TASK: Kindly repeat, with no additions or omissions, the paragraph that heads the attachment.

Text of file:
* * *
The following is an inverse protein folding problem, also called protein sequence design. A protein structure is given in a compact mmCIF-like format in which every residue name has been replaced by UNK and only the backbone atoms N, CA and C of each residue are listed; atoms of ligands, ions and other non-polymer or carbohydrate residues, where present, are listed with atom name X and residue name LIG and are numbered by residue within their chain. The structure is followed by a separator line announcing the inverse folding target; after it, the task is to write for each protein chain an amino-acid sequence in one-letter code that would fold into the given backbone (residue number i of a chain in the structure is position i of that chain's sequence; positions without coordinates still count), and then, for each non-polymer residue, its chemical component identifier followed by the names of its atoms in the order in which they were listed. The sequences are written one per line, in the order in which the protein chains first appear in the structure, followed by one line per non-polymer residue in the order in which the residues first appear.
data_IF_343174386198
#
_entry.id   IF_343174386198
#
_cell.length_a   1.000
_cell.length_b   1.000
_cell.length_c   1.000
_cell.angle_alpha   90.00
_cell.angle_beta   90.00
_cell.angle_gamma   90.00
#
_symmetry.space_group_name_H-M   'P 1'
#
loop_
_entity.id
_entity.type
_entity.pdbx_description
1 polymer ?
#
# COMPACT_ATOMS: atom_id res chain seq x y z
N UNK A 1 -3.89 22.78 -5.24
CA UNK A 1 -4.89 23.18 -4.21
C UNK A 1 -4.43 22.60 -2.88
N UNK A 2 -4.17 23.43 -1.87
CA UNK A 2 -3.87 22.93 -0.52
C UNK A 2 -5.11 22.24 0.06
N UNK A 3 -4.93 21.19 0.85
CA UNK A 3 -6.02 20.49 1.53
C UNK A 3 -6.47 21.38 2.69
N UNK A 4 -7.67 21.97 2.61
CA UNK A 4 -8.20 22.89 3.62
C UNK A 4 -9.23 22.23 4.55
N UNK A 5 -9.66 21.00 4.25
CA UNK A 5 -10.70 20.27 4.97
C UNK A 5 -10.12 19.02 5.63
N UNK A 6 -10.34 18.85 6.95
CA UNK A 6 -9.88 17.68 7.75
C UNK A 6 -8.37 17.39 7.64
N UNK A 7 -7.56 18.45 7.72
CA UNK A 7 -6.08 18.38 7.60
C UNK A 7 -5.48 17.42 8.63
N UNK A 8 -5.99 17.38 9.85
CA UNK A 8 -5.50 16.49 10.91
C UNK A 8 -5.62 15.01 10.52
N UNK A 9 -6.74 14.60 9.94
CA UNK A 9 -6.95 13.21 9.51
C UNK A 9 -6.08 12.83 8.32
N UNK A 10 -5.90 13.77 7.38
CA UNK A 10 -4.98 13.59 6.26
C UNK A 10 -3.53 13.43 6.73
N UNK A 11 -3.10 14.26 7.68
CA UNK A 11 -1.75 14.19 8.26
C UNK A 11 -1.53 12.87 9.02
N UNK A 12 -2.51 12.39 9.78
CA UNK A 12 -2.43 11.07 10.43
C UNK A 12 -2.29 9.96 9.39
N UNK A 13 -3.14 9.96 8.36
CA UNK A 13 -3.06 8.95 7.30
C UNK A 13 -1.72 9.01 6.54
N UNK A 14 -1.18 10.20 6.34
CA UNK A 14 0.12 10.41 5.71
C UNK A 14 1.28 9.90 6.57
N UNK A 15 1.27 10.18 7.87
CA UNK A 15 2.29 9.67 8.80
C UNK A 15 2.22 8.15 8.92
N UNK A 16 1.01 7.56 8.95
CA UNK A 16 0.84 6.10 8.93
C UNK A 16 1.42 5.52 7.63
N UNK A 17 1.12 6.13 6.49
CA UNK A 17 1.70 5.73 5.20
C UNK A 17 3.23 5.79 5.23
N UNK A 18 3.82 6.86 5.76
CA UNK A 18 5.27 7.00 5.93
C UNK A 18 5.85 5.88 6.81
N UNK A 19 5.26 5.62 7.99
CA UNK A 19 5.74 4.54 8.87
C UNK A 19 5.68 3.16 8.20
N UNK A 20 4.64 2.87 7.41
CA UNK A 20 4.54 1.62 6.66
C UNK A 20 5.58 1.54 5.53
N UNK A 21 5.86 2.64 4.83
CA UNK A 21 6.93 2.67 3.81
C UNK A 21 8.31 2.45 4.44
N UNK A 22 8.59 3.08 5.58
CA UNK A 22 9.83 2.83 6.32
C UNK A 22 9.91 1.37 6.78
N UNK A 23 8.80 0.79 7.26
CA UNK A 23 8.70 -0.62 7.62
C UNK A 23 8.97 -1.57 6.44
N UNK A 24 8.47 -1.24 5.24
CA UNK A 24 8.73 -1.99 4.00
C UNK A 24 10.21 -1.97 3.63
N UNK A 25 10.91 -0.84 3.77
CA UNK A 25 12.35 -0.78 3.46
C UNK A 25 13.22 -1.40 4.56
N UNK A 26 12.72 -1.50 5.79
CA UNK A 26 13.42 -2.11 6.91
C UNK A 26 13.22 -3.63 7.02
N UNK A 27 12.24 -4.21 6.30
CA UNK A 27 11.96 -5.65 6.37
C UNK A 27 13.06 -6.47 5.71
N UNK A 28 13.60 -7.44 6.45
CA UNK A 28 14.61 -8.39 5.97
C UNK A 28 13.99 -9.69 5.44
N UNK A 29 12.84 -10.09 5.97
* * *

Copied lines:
The following is an inverse protein folding problem, also called protein sequence design. A protein structure is given in a compact mmCIF-like format in which every residue name has been replaced by UNK and only the backbone atoms N, CA and C of each residue are listed; atoms of ligands, ions and other non-polymer or carbohydrate residues, where present, are listed with atom name X and residue name LIG and are numbered by residue within their chain. The structure is followed by a separator line announcing the inverse folding target; after it, the task is to write for each protein chain an amino-acid sequence in one-letter code that would fold into the given backbone (residue number i of a chain in the structure is position i of that chain's sequence; positions without coordinates still count), and then, for each non-polymer residue, its chemical component identifier followed by the names of its atoms in the order in which they were listed. The sequences are written one per line, in the order in which the protein chains first appear in the structure, followed by one line per non-polymer residue in the order in which the residues first appear.